by: S. Scott Stanikmas – Senior Staff Writer
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Dolls are creepy. I had a My Buddy doll when I was a kid that always gave me the willies. The fact that my mom still has it and trots it out every once and a while to freak me out makes me think I should find it and burn it (or at least turn it for a quick profit on eBay). So when I started seeing trailers for The Boy, I was a little unsettled. But after spending some quality time with the film I can honestly say that while it had a few good scares, the film felt very predictable.
Greta (The Walking Dead’s Lauren Cohan) is an American woman looking to run away from some troubling times in the States. Taking a job as a nanny in the English countryside seems like the breath of fresh air that she needs. But
we see early on that her job isn’t what she expects. Her charge will be a porcelain doll named Brahms that her employers, the Heelshires, treat as real.
The doll is a surrogate for their biological son that they lost in a fire some twenty years prior. With the unreal boy come a series of rules to follow, such as when to “wake” him, his feeding schedule and his bedtime regimen. After consulting with Brahms, the Hellshires tell Greta the job is hers if she wants it.
No sooner does she unpack her things do the Heelshires pack up theirs, using the excuse of a long overdue holiday. As soon as the old couple are off Greta begins her duties – and does a poor job at them. Ignoring Brahms and shirking the list, Greta soon finds strange things happening. Items appear and disappear, weird voiceless phone calls occur and Brahms appears to be moving on his own.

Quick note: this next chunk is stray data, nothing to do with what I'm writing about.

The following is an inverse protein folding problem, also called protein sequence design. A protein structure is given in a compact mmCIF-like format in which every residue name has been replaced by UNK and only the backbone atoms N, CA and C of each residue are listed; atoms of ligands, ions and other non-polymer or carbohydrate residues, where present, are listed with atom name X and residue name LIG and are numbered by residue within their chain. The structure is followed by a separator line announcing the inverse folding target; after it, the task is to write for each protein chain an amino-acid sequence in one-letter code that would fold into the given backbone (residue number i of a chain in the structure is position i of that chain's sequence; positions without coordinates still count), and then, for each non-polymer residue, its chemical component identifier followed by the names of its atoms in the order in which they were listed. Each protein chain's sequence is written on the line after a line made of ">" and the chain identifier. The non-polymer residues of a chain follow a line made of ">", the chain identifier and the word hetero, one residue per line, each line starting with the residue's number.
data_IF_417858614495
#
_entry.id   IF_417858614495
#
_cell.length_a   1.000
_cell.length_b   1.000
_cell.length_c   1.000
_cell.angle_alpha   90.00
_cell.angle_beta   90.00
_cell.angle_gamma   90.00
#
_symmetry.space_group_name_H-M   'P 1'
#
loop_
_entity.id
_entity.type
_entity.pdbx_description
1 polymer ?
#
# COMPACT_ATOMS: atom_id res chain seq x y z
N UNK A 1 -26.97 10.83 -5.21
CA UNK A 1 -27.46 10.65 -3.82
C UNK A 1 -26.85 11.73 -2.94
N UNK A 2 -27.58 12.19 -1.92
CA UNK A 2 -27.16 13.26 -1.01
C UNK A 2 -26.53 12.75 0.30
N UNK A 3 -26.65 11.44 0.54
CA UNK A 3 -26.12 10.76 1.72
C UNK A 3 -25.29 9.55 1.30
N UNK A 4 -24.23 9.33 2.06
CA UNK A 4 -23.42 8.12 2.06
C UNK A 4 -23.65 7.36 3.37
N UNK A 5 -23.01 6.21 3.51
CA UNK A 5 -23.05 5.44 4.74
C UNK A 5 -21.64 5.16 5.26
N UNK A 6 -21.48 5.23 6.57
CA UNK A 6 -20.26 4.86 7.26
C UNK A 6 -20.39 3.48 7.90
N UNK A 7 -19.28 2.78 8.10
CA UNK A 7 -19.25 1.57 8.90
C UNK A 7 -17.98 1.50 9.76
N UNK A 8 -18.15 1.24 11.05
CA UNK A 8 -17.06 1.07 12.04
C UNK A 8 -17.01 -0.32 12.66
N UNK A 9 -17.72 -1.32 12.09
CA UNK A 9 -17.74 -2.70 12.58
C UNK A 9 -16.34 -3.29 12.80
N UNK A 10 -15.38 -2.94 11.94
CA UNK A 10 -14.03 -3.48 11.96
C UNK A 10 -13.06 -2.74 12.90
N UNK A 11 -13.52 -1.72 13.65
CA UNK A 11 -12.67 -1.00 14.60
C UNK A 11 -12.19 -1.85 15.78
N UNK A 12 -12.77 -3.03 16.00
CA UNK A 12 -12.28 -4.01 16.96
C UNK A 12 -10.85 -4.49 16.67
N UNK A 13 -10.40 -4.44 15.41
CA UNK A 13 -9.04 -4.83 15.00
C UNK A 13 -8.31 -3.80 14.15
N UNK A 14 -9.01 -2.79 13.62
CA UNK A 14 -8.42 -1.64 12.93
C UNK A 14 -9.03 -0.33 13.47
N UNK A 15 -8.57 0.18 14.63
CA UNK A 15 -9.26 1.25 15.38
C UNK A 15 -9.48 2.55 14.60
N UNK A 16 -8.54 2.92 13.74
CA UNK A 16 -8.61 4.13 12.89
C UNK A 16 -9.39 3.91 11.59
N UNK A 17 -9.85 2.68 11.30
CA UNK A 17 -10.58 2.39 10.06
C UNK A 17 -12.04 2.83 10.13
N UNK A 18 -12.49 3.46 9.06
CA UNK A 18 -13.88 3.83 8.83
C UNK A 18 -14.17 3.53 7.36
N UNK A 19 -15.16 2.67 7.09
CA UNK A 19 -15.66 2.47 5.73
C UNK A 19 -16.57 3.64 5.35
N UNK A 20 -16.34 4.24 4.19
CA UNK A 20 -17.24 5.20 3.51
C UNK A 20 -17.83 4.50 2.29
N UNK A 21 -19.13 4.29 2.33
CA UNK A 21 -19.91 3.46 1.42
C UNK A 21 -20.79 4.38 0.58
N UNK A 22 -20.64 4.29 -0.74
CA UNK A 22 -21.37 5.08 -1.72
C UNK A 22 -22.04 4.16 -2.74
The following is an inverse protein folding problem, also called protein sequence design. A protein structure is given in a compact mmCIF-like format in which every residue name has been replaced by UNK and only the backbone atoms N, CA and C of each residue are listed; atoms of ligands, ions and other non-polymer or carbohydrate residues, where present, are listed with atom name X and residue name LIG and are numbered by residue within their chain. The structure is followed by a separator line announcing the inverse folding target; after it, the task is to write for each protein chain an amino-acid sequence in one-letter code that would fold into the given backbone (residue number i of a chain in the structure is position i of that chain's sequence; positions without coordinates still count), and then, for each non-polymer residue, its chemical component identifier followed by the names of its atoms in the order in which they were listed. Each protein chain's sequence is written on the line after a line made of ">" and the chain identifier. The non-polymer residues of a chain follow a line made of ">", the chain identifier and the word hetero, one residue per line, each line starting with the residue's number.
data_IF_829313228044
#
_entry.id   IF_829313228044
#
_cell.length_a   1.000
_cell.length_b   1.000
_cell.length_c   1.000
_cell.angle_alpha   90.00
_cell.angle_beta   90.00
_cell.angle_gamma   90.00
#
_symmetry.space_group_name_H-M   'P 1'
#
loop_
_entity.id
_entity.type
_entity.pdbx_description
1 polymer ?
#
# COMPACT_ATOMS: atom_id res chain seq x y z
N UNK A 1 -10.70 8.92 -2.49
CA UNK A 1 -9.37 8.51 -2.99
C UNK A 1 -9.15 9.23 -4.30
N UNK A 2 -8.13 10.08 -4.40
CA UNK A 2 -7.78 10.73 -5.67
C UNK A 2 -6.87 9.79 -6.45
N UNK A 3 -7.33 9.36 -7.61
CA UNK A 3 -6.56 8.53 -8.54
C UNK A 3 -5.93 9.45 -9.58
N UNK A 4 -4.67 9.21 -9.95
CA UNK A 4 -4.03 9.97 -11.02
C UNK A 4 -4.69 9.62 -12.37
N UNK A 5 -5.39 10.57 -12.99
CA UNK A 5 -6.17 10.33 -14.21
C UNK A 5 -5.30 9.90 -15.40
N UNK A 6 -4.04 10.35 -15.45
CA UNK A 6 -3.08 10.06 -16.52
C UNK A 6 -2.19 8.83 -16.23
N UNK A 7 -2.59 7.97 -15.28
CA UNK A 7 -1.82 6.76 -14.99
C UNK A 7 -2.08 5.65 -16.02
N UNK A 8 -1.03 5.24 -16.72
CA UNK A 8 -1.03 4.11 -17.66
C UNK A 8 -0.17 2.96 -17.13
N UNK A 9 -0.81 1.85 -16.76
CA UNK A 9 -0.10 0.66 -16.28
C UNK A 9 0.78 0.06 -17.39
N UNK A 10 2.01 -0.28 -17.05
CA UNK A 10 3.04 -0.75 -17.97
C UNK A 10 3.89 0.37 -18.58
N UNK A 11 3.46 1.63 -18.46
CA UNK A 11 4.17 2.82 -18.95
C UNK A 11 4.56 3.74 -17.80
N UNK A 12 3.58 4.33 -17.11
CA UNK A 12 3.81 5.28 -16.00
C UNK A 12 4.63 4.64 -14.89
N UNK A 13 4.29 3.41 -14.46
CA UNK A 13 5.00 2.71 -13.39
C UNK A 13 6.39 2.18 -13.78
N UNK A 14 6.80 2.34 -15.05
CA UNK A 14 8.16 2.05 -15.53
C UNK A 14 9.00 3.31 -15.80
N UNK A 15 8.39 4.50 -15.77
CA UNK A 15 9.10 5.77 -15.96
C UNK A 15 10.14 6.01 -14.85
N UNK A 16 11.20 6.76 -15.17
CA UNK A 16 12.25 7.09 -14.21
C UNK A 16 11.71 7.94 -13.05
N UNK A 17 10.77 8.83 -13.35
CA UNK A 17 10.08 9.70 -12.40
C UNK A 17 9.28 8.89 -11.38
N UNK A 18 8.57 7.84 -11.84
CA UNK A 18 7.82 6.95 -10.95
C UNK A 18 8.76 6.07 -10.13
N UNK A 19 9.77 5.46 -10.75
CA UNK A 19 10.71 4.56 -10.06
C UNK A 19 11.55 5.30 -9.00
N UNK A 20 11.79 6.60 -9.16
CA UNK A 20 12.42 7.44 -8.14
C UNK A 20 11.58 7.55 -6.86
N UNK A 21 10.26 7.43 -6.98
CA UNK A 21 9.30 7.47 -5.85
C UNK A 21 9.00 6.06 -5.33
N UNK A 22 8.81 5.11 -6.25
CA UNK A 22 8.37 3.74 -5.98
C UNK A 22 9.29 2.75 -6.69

With the help of the friendly local grocery man Malcolm (Rupert Evans), Greta tries to make sense of what is happening before she’s driven over the edge.
Lauren Cohan was top notch. While she didn’t have the best material to work with, she did her very best. She once again gets to show off her impeccable Midwest/Southern American accent that years on The Walking Dead has helped her perfect.
Unfortunately her acting skills weren’t enough to pull this film up from the dredges. While there are a few good scares (mostly during dream sequences), this film was very predictable. There were some very pointed comments made early on in the film that, if you caught on to them, gave the entire third act away.
Director William Brent Bell is known for low-budget (and low-expectation) horror fare, with his biggest success to date being the 2006 thriller The Devil Inside. The Boy doesn’t seem to be the film that will break Bell out of this rut. This is one film that should have been sent to its room without dinner.